It's a major issue. We're going to allocate some $3 billion over the five-year period in order to accomplish it. But it's one area that I think we have to make his effort. I'll be talking in a couple of weeks about health care. I know that for those of you with families, you're concerned about the quality of health care that they're able to achieve. We want to correct some of the deficiencies that currently exist in the TriCare system. It's one of the basic complaints that I hear, time after time, that the TriCare system is not working as well as we had intended. We will make some changes there, as well.
But I really wanted just to come out to say thank you for what you do for the country, to tell you how impressed the world is with you. Wherever I go, and I travel the world -- I've totaled it up all up. I think I've traveled almost 570,000 miles during the past three years, and that's just on the international level. And so I travel the world over, and wherever I go, people look to me and they say, "How can we be more like you? How can we have a military that looks like your military, that can carry out the missions that your military does?"
So you are the inspiration. You are the role model for all of the other militaries who look to us to be able to carry out the kind of missions that you're required. And that takes a lot of hard work on your part, sacrifice, the readiness training that you indulge and go through every day, the kind of leadership skills that you're developing, the leadership that you have here at the base, at Camp Pendleton.
I just want to say thank you for everything you do, General Hanlon, you've got some wonderful young Americans here who are defending us. And your leadership is important in developing their skills and their capabilities.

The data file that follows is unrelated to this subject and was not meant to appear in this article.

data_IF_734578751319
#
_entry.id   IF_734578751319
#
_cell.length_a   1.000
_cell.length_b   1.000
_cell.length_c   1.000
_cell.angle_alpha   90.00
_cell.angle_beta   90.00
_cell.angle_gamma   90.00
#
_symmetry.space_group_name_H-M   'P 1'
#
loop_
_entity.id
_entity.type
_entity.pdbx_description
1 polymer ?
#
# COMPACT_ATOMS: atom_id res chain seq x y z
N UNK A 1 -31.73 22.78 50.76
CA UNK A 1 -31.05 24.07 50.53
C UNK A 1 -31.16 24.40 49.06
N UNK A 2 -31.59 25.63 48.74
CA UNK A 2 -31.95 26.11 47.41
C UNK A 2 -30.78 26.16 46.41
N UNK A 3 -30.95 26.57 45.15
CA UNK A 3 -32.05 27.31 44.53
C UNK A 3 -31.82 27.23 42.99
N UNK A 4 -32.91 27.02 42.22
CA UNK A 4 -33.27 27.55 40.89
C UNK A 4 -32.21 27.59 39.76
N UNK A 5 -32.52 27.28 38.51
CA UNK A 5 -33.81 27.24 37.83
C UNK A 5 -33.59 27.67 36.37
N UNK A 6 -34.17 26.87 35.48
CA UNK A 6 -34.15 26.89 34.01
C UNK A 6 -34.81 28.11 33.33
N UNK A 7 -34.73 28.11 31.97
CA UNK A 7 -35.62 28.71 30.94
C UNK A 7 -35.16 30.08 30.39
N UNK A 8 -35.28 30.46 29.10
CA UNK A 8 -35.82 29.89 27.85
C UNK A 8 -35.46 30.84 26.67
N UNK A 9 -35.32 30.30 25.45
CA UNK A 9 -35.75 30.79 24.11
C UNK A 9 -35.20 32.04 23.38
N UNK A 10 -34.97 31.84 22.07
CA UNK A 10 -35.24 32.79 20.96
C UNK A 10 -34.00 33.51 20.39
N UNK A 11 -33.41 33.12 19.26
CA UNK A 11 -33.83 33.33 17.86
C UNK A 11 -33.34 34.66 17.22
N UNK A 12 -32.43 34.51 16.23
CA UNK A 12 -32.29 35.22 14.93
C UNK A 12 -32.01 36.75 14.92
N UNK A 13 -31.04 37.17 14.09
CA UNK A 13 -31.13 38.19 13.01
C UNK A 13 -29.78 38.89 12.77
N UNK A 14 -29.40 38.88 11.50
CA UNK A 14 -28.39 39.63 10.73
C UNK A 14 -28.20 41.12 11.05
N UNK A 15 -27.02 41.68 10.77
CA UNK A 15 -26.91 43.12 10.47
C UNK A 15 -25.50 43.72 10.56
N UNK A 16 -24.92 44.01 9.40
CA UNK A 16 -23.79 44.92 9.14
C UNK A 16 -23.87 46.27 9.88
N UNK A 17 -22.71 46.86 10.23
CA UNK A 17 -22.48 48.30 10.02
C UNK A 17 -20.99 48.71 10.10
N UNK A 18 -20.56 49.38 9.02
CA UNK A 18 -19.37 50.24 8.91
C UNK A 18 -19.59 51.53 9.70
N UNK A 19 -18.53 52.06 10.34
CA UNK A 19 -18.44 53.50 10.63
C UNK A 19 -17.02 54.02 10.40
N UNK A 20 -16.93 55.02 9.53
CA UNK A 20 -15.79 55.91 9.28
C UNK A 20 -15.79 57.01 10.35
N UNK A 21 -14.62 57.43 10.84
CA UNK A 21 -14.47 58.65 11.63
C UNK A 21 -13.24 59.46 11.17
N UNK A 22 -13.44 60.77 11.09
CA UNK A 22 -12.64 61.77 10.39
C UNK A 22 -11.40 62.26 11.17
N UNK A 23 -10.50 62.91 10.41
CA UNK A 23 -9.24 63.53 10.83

But let me just conclude. This is not supposed to be a long speech to you. I wanted to let you know about the housing change. It's something that I will fight very hard to get through the Congress, because there's no reason in the world why you should have a mandated 15 percent out of your pocket if you happen to be living off base because you don't have adequate housing on base. So we're going to change that. That's just one of the things to make sure that we talk about making certain that the quality of life that we offer you is adequate to keep you. We want to recruit you, we want to keep you, because we can't have the best military in the world unless we keep the quality of people that you represent.
So I'm here on behalf of the entire Defense Department. I'm here to say that the American people are deeply indebted to everything you do for us, that you do for people the world over, be it in Bosnia or Kosovo, be it in Okinawa where you're serving, be it South Korea, wherever you go, people are truly indebted to you because you are helping to keep them free, secure and at peace. And for that, we are extremely grateful.
So thank you very much. I hope to have a few moments to spend with you, to perhaps have a chance to chat with you individually.
Thank you very much. (Applause.)
Media Availability at Camp Pendleton, CA
(NOTE: DoD was unable to provide clear audio from their remote site. The questions are not miked. Secretary Cohen's remarks are barely audible.)
Staff: Good morning, ladies and gentlemen. The secretary has a few minutes to answer a few of your questions about quality of life issues, as well as housing and anything else that you would like to talk to him about. It's my pleasure to introduce the Honorable Mr. Cohen.
Secretary Cohen: (Off mike) -- to entertain your questions. I think you all had an opportunity to hear the remarks concerning the military housing allowance. So why don't we just open it to questions?
Q: (Off mike.)
Secretary Cohen: Well, first of all, there never has been a situation where any of our pilots have deliberately attacked a civilian train. I was familiar with that particular piece of video. I saw it. Almost all of our video (for intelligence research ?) -- (inaudible) -- in terms of the acceleration of the time factor. But there never has been an attack on a civilian target knowingly by our pilots. That was a train that happened to be going by that particular spot at that time that -- (inaudible).
Q: (Off mike.)